"We offer green products, such as high efficiency heating and cooling equipment, ECM motors, digital thermostats, and more," Jeff Scherr says. "We also tout how maintenance plans are essentially green, as they will ensure that the equipment being serviced will run at designed efficiency; for example, how plugged coils will increase cooling costs. We also discuss proper equipment settings. All of this is green, and customers appreciate it," Scherr says, and adds that he views greener building comfort as the prize at the end of a sometimes complicated maze, that customers need help navigating through.

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"People are attuned to the concept of green, but not always sure how to get there," he reveals. "It's more than recycling. It's properly sized and maintained equipment, and properly designed lighting systems."

"When we talk with clients, we discuss many things, and energy efficiency and energy savings are usually the most highly discussed issues," Scherr explains. "Three years ago, I would almost never have dreamed of offering higher SEER rooftop units and/or dual fuel systems to commercial clients. Now, they're offered and explained on every proposal."

Southland Industries also includes green ideas from square one. They're now standard, and are "win-win" solutions for all.

"Southland has always been a champion for reducing energy and water consumption, and seeks to implement innovative solutions in all of its Design/Build/Maintain projects," Cvetas says. "In the past two years, more owners are recognizing the inherent benefits of green facilities, and requiring them by contract, which serves to highlight these on-going efforts."

"Everyone is interested in saving money on utilities, and more conscious of what's going on in the environment," says Ken Morrison, president, Morrison, Inc., Marietta, OH. "Everyone wants to do the right thing. For the most part, when higher energy costs hit the pocketbook, everybody gets on board," he says. He and company Vice President Dave Haas keep customers on track with understanding what kind of green methods makes sense.

"They'll have a superficial understanding, or get bits and pieces of information from the utilities," Morrison says. "We try to take new innovations into account, while considering older innovations. We're not LEED®-certified, so we're trying to find the most efficient methods customers can afford — geothermal when they can, energy recovery ventilators, and so forth."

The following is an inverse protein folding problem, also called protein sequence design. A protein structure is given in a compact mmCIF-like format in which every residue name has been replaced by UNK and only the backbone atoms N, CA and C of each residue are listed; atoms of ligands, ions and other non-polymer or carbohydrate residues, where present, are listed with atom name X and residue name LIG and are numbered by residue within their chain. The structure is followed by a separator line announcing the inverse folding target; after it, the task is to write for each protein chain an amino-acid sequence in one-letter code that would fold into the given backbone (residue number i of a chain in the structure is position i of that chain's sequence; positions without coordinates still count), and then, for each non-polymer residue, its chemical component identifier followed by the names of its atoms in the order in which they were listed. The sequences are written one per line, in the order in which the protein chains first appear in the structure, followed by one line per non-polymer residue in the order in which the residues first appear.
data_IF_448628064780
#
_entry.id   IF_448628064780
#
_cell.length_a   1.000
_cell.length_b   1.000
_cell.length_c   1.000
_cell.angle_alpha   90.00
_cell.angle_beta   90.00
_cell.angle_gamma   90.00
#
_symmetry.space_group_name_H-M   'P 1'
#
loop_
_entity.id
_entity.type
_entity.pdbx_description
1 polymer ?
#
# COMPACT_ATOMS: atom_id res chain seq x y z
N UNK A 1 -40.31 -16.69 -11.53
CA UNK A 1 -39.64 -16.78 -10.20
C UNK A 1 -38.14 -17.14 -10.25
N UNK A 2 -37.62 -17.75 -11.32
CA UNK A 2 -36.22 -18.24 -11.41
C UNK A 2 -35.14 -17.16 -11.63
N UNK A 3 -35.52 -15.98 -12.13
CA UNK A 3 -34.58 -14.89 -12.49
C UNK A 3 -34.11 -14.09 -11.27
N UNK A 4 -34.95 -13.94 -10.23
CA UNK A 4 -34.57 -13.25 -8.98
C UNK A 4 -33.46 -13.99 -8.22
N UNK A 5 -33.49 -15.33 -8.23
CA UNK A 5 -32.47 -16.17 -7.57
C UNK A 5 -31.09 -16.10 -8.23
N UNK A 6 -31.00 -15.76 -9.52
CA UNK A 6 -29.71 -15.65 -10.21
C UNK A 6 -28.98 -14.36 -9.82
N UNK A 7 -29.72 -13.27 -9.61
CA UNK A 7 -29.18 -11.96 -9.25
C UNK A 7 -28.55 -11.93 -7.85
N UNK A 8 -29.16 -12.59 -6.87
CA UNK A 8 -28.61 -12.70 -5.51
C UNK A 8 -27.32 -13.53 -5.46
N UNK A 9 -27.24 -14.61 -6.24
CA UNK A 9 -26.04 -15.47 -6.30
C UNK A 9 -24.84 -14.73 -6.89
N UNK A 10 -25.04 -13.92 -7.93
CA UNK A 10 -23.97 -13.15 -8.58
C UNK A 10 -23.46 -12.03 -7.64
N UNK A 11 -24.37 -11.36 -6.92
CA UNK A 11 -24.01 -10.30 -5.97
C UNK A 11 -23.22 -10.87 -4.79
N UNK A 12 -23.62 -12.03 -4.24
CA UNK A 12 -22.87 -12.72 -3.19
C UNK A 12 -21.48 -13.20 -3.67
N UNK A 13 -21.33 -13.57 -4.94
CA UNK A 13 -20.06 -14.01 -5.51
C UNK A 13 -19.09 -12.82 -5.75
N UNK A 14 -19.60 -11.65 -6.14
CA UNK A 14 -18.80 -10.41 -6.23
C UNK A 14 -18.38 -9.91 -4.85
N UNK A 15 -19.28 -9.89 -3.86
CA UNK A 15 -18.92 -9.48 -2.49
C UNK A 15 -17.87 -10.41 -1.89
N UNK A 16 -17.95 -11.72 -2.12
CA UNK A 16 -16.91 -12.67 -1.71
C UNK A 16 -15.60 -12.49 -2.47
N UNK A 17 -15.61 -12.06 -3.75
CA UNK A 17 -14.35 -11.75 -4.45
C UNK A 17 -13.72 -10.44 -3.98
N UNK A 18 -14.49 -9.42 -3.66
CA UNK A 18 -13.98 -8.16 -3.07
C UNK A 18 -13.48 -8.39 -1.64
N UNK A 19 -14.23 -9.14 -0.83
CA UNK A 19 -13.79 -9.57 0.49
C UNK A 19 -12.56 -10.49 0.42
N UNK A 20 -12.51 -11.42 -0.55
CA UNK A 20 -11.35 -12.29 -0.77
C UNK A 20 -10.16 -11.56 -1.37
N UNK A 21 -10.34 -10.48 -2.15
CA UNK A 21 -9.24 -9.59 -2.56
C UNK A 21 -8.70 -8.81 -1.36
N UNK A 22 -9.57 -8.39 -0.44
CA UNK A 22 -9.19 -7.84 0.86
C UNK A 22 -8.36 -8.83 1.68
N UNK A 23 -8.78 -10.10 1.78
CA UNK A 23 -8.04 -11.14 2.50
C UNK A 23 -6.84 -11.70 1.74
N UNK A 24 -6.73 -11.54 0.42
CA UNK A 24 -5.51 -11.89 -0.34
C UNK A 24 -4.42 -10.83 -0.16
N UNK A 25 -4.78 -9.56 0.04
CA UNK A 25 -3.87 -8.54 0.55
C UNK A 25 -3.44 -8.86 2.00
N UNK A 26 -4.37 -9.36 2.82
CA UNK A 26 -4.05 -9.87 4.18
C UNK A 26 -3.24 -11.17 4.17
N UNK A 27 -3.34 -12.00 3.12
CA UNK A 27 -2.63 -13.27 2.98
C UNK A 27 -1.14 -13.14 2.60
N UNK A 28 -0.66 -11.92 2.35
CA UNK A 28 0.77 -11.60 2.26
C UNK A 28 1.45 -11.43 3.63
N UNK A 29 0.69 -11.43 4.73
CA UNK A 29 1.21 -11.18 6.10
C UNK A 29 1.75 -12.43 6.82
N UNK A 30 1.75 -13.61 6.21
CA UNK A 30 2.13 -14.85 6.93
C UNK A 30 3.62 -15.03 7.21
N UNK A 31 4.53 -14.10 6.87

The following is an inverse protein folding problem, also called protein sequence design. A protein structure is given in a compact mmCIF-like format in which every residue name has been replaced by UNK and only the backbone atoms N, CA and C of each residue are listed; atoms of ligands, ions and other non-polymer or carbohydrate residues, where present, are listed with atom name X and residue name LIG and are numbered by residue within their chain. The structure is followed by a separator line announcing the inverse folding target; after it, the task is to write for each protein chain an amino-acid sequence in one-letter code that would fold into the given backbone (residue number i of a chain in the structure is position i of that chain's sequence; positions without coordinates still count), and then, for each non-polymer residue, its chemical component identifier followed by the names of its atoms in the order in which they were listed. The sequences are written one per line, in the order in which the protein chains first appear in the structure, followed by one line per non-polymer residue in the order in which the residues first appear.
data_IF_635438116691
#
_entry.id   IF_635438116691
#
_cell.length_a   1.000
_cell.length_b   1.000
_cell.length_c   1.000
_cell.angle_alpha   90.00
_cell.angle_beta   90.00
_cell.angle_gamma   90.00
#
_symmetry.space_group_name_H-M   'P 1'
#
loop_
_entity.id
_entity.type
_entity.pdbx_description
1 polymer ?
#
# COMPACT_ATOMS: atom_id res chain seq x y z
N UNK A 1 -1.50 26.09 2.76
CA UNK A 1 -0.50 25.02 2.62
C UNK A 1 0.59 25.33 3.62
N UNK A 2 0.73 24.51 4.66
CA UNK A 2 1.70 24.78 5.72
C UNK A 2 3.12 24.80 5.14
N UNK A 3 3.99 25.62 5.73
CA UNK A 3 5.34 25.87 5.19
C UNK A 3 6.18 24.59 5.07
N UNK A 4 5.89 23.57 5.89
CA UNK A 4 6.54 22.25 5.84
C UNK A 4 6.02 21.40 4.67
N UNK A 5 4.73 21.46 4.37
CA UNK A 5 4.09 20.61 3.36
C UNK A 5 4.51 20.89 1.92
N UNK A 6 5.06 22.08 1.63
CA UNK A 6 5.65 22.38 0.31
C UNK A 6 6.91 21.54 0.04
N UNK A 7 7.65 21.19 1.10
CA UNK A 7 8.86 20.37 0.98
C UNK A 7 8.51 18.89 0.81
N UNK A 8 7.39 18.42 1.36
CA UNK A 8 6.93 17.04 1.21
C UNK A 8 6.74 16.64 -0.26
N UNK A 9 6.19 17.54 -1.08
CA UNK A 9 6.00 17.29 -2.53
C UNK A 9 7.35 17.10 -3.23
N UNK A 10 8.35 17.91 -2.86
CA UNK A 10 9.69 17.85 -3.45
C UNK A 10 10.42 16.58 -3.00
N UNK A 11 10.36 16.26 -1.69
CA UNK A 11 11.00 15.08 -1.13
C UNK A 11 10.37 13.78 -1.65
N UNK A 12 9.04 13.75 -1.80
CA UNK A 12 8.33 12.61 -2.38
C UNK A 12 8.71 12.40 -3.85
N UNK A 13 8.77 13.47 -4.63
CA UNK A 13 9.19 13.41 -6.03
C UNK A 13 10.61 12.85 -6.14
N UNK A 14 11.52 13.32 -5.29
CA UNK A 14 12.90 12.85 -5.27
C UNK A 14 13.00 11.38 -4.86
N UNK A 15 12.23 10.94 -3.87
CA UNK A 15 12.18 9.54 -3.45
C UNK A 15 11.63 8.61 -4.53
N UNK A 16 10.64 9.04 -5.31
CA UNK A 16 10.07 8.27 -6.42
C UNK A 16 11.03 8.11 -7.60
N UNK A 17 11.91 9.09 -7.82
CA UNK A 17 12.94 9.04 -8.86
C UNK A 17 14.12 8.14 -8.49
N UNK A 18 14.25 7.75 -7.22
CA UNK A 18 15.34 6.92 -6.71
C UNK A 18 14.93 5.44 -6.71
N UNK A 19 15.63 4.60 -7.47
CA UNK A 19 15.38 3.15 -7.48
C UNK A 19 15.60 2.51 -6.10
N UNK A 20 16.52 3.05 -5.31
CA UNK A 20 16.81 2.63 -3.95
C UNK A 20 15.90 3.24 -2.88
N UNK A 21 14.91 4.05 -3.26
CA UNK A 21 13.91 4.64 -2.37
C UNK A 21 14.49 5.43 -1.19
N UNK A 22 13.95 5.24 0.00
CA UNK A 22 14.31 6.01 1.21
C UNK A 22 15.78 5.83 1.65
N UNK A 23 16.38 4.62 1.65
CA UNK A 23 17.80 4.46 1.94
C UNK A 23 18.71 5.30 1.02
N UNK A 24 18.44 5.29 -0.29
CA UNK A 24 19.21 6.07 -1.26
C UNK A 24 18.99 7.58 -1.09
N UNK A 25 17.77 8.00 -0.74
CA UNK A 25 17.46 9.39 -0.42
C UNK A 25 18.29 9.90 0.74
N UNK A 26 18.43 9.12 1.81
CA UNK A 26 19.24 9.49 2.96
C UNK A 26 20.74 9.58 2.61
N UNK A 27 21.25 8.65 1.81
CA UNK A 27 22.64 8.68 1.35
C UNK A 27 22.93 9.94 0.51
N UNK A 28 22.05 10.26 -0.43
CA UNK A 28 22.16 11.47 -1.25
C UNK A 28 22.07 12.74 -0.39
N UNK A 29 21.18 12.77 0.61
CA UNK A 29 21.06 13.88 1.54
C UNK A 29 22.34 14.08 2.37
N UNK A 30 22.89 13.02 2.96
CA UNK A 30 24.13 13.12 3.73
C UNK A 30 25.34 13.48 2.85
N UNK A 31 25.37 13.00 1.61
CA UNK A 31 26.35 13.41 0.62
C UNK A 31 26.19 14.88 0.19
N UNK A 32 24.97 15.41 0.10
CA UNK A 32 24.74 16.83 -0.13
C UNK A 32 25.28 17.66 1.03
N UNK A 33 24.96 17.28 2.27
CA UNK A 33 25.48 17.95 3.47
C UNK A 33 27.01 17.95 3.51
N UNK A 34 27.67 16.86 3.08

"Most of our clients want greener solutions, and it's still a clear differentiator. It can move you from being the 'low cost' provider to the 'value' provider," says David Gannon, president, Tempo Mechanical Services, Irving, TX.

Service Agreement Emphasis
Sixty percent of our survey respondents say they've increased their emphasis on selling service agreements. One of those is Mike Kotubey, president, MMC Contractors, Kansas City, MO. MMC has recently made service agreement sales a full-time position, after trying to make it work as a part-time effort. The company has offices in the East, West, and Midwest.

"A couple of people in our service group were selling service agreements as a part-time job, in addition to selling retrofit/renovation work. They got caught up trying to sell the $250,000 renovation project, and were forgetting about the $20,000 service agreement," Kotubey explains. As a remedy, he hired a full time SA salesperson.

"We brought someone on board with a lot of industry experience in selling service agreements, and have made that his primary responsibility. He's been bringing in the $20,000-to- $50,000/per year maintenance agreements. It doesn't take long for those to add up to a sizeable amount," Kotubey says. And, customers who eliminated maintenance entirely over the past few years, soon came to see the value of regular service.

"They often have a hard time making the connection between a lack of mechanical problems and the existence of a good maintenance program. Obviously, you try to help them understand that connection. But if you can't, you need to let them make that decision and go outside their normal program for a year or two," he advises. "Then, when problems arise, hopefully they realize that they prefer the previous arrangement, and reach out to the contractor again, to talk about a maintenance program. Those customers who have made those decisions, and are still in business, come to realize that eliminating service wasn’t the most cost-effective decision they could have made."

Southland Industries' comprehensive system maintenance services are provided with the confidence that comes from having well-trained technicians on its 1,500-person payroll.